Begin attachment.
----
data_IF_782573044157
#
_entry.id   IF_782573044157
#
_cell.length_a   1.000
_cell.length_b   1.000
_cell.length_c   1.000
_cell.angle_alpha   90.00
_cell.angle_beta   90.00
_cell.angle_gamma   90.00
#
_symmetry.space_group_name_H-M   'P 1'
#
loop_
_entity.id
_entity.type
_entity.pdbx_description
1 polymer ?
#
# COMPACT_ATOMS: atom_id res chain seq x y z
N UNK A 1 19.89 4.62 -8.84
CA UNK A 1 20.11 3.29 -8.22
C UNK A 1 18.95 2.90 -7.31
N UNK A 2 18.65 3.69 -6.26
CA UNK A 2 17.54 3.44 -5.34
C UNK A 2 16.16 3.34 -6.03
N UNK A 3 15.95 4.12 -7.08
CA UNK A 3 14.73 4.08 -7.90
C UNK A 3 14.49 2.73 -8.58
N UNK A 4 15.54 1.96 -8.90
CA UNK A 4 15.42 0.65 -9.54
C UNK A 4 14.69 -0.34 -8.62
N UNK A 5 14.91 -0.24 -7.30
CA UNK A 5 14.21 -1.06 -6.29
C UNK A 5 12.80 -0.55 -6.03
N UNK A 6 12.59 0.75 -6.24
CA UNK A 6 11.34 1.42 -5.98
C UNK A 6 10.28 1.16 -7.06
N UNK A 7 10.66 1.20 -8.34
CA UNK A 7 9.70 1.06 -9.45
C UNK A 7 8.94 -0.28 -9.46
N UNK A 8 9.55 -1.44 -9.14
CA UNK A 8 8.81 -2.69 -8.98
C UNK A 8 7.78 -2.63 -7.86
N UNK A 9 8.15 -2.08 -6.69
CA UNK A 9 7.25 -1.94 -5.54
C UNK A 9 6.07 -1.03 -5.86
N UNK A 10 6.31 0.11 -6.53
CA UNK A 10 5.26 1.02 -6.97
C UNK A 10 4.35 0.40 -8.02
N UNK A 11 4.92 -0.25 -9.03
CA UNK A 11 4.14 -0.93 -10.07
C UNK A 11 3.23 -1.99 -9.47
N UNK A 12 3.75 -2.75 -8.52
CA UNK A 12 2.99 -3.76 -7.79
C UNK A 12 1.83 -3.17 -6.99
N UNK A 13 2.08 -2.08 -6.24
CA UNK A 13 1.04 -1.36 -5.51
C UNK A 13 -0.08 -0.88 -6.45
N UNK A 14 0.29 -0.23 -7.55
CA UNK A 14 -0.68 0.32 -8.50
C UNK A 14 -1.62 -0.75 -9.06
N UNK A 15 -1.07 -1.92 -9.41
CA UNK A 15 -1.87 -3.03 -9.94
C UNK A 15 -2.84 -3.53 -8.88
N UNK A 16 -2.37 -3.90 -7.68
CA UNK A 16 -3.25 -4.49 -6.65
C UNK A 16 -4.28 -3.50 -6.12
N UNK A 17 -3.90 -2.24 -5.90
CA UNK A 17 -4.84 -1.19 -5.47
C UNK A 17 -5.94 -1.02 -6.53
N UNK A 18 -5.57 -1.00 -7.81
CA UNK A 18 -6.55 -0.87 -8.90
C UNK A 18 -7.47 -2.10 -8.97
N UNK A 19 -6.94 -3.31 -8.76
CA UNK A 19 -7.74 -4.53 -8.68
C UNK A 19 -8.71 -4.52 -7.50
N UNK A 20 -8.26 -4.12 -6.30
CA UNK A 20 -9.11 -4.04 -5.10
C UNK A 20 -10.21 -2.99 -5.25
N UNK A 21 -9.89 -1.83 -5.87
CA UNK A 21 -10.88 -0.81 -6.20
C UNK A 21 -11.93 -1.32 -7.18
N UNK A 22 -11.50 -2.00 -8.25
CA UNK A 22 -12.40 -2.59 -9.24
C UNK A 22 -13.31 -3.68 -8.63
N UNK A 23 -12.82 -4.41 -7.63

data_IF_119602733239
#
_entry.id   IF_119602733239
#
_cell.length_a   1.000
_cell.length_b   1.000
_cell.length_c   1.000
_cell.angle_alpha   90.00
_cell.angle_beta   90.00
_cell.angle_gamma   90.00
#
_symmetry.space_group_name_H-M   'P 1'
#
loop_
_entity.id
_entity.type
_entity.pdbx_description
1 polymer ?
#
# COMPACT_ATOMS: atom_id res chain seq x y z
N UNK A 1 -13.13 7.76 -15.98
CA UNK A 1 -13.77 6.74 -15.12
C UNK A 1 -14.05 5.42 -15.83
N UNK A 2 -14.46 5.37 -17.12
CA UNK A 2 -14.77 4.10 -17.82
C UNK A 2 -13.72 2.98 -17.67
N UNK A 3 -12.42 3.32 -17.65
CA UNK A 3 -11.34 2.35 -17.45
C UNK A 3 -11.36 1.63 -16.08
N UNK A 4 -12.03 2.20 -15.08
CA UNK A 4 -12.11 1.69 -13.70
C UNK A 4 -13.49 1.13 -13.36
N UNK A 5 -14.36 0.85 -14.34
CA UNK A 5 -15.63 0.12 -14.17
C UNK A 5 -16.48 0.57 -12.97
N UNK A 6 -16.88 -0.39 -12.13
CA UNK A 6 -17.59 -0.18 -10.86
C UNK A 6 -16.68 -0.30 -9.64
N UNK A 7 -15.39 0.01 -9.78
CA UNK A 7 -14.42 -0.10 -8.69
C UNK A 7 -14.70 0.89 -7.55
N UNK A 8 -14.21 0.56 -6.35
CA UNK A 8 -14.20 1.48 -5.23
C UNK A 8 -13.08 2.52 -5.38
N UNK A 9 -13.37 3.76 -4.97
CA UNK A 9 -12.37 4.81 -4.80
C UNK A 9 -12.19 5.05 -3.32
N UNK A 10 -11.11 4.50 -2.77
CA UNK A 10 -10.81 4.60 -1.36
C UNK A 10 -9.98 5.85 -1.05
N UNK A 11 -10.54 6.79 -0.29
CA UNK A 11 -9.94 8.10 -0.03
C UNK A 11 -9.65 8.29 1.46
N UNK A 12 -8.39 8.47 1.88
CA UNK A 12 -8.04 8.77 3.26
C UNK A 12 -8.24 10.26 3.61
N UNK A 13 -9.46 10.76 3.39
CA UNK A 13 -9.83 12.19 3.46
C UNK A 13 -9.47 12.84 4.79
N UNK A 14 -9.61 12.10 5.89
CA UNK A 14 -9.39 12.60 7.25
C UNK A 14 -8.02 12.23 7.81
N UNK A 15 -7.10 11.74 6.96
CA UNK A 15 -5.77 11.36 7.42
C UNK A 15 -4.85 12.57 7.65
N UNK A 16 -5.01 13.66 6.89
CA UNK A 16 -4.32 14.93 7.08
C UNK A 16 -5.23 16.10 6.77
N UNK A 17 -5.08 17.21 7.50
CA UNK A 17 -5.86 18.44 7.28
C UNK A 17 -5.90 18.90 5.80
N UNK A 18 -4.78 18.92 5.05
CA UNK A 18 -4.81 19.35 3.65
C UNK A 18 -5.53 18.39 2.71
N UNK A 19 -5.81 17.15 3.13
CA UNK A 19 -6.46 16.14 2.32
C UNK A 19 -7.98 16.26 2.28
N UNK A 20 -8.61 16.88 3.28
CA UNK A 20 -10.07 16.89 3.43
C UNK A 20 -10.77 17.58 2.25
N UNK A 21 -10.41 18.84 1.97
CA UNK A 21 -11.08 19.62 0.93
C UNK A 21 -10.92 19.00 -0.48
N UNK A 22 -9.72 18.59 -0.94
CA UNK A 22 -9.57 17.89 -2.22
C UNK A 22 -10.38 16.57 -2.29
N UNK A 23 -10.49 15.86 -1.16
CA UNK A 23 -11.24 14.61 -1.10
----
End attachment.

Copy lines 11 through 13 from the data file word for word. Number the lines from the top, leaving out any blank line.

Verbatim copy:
#
_symmetry.space_group_name_H-M   'P 1'
#